Cracking Open a Window – Repost

The next few posts are going to be reposts of blogs I’ve written on other blogging platforms in the past, because I’ve started and abandoned way too many blogs to count.

Cracking Open a Window – Past post 2/? – Originally posted at kristinekim.blogspot.com (which will be deleted in the future), August 22, 2010.

Many people have heard the joke of 1+1=window. Don’t get it? Move the two dashes that make up the equals sign to the top and bottom of the phrase (phrase?) “1+1”. Voila! Window!

The point is, there are many technical aspects to a story, some of which–such as grammar, punctuation, sentence fluency, blah blah blah–are the same in essentially every story out there. Most books follow the same rules that are out there for conventions; some writers and editors even use THE ELEMENTS OF STYLE by Strunk and White as a writers’ bible of sorts. The conventions and technicalities covered in books and articles the cyber world over are the parts that make up the “1+1”; they’re simple statements, and story essentials.

But it’s the window part that gets tricky. Because even though you’re using the conventions that are the same within every story out there, whether it be the unfailing cliches or stereotypical characters, it’s up to YOU to decide what your readers see in your window. What world will you create? Is it light or dark? How will you tell your story?

Through this journey of creating your window, however, you must also make sure that your blinds are up, and your reader can see outside. It’s not enough for them to know that they are in a different world. Show them the rolling green hills, and let them feel the soft taps of rain as it blows through the window on a chilly breeze. Let them hear the laughing children and the screech of a passing car–it could lead to your next conflict. Allow them to hear for themselves what your characters are doing.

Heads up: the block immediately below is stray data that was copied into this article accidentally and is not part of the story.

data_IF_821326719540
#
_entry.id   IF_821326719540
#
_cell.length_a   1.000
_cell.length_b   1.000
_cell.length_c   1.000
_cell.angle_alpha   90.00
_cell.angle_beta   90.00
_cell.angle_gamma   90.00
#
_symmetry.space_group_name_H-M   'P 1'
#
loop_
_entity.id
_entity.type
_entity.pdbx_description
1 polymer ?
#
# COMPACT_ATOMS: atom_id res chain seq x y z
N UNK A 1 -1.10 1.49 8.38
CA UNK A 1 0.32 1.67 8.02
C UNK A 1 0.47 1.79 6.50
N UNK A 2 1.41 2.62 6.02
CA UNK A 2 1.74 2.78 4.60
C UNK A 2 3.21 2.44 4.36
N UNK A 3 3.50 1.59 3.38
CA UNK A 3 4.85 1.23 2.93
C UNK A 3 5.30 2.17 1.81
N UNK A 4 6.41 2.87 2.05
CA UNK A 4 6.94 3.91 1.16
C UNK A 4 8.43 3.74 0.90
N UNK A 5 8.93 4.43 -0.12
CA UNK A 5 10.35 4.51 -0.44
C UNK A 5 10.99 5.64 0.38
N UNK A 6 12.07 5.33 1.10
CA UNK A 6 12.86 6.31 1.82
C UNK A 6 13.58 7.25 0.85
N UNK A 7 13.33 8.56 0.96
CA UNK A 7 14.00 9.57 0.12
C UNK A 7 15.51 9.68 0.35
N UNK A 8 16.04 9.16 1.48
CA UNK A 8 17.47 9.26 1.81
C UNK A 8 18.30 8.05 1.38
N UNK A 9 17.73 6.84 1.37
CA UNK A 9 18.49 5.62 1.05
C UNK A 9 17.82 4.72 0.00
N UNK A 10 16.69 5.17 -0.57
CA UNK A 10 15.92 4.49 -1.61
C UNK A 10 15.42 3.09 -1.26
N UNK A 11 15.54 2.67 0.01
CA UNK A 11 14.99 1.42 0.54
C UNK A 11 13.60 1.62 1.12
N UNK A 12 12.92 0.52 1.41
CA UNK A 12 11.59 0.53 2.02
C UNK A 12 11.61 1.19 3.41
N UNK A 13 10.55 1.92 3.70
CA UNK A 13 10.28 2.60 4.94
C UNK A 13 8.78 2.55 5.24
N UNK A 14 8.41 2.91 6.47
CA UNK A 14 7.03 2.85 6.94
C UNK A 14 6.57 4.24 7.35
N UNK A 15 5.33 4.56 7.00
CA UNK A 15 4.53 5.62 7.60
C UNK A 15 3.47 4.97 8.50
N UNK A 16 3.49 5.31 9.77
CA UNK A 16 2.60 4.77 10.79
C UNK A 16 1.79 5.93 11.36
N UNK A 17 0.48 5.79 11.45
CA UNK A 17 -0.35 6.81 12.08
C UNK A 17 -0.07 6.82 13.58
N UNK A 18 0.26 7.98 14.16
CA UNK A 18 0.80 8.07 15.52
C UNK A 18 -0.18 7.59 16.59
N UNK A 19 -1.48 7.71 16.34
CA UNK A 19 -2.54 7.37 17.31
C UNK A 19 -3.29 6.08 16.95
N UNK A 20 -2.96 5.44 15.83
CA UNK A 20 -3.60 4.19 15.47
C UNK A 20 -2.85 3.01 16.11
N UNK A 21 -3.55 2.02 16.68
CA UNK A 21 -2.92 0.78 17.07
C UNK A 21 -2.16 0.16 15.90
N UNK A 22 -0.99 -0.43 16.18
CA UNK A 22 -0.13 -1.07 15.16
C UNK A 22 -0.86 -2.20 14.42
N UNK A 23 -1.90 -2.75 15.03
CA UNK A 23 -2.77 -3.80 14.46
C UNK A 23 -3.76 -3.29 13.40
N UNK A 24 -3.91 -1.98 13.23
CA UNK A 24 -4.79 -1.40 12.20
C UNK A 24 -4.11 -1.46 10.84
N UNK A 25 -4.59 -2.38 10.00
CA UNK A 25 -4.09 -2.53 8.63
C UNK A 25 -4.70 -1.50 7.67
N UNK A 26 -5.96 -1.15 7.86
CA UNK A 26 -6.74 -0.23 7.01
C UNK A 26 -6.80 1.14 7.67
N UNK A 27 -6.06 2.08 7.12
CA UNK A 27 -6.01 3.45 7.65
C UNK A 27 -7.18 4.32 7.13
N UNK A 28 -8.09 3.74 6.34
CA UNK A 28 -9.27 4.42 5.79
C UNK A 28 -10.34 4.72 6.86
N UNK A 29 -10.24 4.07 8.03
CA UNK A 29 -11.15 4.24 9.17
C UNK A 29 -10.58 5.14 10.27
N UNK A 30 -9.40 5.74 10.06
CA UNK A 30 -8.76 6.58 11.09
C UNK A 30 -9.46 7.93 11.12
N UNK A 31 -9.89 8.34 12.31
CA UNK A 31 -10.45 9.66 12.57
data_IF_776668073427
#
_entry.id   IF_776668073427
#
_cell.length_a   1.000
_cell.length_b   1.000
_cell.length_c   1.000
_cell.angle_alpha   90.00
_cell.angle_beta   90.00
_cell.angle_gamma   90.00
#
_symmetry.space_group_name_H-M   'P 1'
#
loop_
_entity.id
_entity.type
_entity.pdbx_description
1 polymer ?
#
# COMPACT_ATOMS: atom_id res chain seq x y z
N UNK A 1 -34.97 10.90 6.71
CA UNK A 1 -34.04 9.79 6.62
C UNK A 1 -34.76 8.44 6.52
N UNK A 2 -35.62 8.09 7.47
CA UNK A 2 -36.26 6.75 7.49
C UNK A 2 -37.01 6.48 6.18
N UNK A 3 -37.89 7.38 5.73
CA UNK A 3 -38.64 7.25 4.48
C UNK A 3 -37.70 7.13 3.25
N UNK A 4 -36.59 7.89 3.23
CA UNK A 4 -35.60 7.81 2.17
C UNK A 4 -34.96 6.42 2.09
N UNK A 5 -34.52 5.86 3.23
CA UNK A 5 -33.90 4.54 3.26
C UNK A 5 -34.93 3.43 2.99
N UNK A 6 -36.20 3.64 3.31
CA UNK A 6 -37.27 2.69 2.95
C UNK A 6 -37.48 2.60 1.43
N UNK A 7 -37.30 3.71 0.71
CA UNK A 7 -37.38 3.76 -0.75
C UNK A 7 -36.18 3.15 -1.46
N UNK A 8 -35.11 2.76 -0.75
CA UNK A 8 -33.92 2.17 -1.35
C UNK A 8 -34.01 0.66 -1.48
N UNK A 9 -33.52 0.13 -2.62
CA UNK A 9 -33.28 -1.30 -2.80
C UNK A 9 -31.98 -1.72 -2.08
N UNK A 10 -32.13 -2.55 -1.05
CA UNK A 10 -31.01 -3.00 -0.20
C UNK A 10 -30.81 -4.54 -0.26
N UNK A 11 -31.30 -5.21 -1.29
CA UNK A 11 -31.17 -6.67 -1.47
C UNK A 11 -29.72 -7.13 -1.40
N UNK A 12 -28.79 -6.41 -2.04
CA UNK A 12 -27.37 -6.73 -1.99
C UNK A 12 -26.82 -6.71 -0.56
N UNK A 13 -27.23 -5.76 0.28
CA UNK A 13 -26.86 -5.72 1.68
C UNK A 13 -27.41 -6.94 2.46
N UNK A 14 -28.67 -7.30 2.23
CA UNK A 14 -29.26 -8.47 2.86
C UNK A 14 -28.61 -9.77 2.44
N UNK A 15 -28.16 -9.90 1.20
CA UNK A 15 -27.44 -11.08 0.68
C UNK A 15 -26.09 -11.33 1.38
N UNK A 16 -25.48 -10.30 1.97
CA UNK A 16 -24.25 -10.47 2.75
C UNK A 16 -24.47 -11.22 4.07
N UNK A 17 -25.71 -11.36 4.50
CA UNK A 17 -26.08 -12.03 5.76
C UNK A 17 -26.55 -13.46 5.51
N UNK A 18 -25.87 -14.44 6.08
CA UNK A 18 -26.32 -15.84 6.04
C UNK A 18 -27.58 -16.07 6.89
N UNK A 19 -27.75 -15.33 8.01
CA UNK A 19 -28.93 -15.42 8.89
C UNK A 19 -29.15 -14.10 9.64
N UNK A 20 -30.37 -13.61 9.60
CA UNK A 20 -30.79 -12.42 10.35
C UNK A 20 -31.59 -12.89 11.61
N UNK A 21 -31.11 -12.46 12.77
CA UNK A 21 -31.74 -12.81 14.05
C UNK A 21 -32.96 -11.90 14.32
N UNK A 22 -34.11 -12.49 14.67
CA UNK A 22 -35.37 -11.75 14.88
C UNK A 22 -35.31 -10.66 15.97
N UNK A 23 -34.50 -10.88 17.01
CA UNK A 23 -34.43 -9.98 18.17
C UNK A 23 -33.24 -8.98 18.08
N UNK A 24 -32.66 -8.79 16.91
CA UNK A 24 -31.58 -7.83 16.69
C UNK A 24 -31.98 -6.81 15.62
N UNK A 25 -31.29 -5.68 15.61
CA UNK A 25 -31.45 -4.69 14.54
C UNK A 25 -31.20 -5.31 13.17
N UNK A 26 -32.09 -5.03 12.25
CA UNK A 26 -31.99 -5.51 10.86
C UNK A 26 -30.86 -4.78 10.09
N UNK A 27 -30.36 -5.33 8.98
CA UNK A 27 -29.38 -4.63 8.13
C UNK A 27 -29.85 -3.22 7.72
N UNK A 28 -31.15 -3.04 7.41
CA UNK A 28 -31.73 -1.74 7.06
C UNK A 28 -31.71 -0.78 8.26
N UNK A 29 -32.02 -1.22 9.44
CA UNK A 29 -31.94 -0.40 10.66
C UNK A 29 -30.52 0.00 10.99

I guess what I’m trying to say is this: Don’t let conventions and mere technicalities get in the way of telling your story. The important part is to tell it, and to tell it well. Let people know that venturing outside, into your story, is worth it. If you’re an author struggling to get even your first story out of your fingertips, much like myself, figure out what you can find outside your window. Discern what you’re seeing. Even if you can’t, that’s okay; there are times when even the clearest window can be marred by the splatters of a rainstorm or by pranksters who decided that egging your house was the way to go. But even that can be cleaned.

If not, maybe it’s just a matter of getting a new window.

Writing can be as easy as 1+1. If they put their mind to it, anyone can do it. Anyone is capable of telling a story and putting it to paper. But to create a window is hard work. Opening one can be even harder. But people have done it before; through the opening of their own windows and the cracking of spines (books spines, that is), we have ventured into J.R.R. Tolkien’s Middle Earth, felt the wonder of J.K. Rowling’s Platform 9 3/4, and known what it felt like to cry at the death of a harp that was the idea of Lloyd Alexander. Don’t give up; your own window is there, waiting for you. Once that sucker is open, it’s not just a window overlooking the story… it’s a portal into your own world.

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